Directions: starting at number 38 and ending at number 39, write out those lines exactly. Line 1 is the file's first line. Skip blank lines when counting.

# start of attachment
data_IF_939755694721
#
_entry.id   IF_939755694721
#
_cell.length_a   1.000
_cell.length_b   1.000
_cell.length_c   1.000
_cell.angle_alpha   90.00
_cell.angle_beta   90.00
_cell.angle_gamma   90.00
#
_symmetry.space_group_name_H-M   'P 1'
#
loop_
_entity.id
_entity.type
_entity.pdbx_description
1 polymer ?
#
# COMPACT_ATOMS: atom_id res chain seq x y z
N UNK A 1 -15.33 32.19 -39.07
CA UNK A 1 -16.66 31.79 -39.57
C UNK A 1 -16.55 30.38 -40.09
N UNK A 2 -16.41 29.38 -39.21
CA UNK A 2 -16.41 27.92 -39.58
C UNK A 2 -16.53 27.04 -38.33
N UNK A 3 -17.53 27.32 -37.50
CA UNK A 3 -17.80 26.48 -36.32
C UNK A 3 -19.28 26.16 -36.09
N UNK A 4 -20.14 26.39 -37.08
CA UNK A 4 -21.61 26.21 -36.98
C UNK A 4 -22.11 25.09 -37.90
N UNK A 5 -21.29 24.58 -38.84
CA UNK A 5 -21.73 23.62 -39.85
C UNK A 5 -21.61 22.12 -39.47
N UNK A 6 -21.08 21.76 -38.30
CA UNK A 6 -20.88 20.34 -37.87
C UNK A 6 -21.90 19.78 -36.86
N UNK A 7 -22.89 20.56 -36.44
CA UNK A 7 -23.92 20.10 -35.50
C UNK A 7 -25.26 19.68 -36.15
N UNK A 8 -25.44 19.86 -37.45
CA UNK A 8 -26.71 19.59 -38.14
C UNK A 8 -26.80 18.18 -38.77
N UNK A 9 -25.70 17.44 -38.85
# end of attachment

C UNK A 6 -21.90 19.78 -36.86
N UNK A 7 -22.89 20.56 -36.44